FAF proposes changes to FASB structure

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19 Dec 2007

The Trustees of the US Financial Accounting Foundation (FAF), under which the Financial Accounting Standards Board (FASB) and Governmental Accounting Standards Board (GASB) operate, have published for comment proposals for significant changes to the FAF-FASB-GASB structure.

The proposals are designed to make FASB's decision-making more efficient and to strengthen the oversight role of the FAF. Click to download the FAF Proposed Changes to Oversight, Structure, and Operations of the FAF, FASB, and GASB (PDF 83k). Comment deadline is 10 February 2008. Among the proposed changes are the following:

Summary of Main Proposals by the FAF Trustees:

Financial Accounting Standards Board (FASB):

  • Reduce the size of the FASB to five members, from seven currently.
  • Retain the current simple majority FASB voting requirement.
  • Require that FASB have at least one member from each of four backgrounds: investing, auditing, preparing financial statements, and accounting education. The fifth member could be from any background. Currently there is no required mix.
  • Give the FASB chair the authority to add issues to FASB's agenda. Currently the full Board must decide. The FAF would have an oversight role in agenda setting.
Financial Accounting Foundation (FAF):
  • Strengthen the governance and oversight activities of the FAF trustees as to the efficiency and effectiveness of the standard-setting process. Trustees propose taking a more active oversight role in such areas as due process, agenda setting, solicitation of public comment, consideration of comments, and the post-isuance evaluation of the effectiveness and efficiency of standards adopted by FASB.
  • Give the power to choose FAF trustees to the trustees themselves, replacing the current system by which eight non-government trustees are selected by six specified organisations subject only to rejection by the trustees on grounds a nominee is 'not suitable'.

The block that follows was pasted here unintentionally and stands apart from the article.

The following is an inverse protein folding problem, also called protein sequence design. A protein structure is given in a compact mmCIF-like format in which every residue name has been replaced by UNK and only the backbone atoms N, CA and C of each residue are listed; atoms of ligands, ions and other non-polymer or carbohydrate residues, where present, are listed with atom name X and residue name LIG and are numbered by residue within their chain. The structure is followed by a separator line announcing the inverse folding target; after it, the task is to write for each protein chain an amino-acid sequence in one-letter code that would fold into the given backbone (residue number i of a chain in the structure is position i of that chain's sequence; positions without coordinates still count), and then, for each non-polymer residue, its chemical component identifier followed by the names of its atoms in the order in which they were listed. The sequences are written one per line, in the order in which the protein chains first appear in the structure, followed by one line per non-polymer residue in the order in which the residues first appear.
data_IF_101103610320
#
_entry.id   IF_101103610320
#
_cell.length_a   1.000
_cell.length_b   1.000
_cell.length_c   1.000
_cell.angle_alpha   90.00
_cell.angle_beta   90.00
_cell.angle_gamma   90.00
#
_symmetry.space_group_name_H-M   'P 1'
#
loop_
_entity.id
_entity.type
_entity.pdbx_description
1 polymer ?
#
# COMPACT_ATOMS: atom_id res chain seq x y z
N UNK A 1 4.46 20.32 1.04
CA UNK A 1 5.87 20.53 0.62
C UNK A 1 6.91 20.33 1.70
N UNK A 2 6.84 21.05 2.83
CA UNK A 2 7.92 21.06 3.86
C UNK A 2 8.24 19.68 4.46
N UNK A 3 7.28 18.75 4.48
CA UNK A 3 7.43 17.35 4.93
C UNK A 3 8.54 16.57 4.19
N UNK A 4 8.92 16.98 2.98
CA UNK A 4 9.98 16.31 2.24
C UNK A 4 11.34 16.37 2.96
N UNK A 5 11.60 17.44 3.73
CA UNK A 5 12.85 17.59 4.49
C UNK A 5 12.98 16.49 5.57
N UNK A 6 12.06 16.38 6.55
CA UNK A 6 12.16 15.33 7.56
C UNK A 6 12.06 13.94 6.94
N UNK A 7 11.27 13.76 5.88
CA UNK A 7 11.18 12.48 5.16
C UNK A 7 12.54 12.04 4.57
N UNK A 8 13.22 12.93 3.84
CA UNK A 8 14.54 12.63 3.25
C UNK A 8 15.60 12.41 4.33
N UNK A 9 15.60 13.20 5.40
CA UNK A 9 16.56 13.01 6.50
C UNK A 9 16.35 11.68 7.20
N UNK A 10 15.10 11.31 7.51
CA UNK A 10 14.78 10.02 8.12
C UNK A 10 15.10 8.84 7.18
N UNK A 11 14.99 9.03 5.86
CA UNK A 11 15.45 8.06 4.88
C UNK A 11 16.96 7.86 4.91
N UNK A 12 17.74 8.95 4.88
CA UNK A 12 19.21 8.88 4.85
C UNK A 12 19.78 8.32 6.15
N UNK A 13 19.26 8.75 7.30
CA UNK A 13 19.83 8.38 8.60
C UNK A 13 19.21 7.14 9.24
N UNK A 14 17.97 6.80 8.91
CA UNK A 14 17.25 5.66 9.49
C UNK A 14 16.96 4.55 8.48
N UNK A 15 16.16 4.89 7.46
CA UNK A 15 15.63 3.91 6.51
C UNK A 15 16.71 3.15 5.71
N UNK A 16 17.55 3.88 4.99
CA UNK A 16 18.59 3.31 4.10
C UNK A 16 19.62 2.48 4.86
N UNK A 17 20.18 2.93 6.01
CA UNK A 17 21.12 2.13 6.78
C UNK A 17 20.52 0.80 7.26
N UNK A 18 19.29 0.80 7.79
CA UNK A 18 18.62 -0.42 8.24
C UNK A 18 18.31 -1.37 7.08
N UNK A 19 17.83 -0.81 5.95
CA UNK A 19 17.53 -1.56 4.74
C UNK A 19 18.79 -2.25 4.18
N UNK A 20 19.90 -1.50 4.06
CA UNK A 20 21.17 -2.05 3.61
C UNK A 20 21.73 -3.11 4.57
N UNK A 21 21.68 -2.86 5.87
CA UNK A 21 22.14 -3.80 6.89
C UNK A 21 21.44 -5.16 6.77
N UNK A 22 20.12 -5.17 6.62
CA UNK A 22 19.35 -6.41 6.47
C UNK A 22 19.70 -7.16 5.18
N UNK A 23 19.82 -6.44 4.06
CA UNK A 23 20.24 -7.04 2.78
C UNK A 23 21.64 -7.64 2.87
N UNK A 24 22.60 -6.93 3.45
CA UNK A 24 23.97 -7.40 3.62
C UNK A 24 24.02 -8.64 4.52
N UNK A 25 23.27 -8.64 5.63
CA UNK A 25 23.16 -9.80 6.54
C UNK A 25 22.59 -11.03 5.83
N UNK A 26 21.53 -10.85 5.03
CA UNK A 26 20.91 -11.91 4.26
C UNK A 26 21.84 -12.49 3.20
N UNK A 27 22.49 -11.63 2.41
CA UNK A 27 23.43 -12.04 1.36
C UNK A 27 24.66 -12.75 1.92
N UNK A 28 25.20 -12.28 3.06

• Change FAF trustees' maximum terms of service from two three-year terms to one five-year term.
  • Change the number of FAF trustees from 16 currently to a range between 14 and 18.
  • Require that the next chairman of the FAF devote between one-third and one-half time to the job.
Governmental Accounting Standards Board (GASB):
  • Retain the current size, term length, and composition of the GASB.
  • Secure a stable mandatory funding source for the GASB.
  • Give the GASB chair the authority to set GASB's technical agenda. Currently the full Board must decide. The FAF would have an oversight role in agenda setting.

With regard to the future role of FASB and IFRSs, the FAF proposal notes:

Recent commitments by many countries to use International Financial Reporting Standards (IFRSs) have opened a broad-ranging debate on issues related to accounting standards convergence and globalization. At its core, this debate must include a realistic assessment of how IFRS will work in actual application across the world and what contributions can be made by the FAF and FASB to the quality and consistency of those standards. The outcome of this debate will affect the future role, structure, and influence of the FAF and FASB on the global standard-setting process. However, regardless of the outcome, the FASB likely will continue to have a meaningful role in how international standards are set, and it may have continuing responsibility for setting standards for private enterprises and not-for-profit organizations in the United States.

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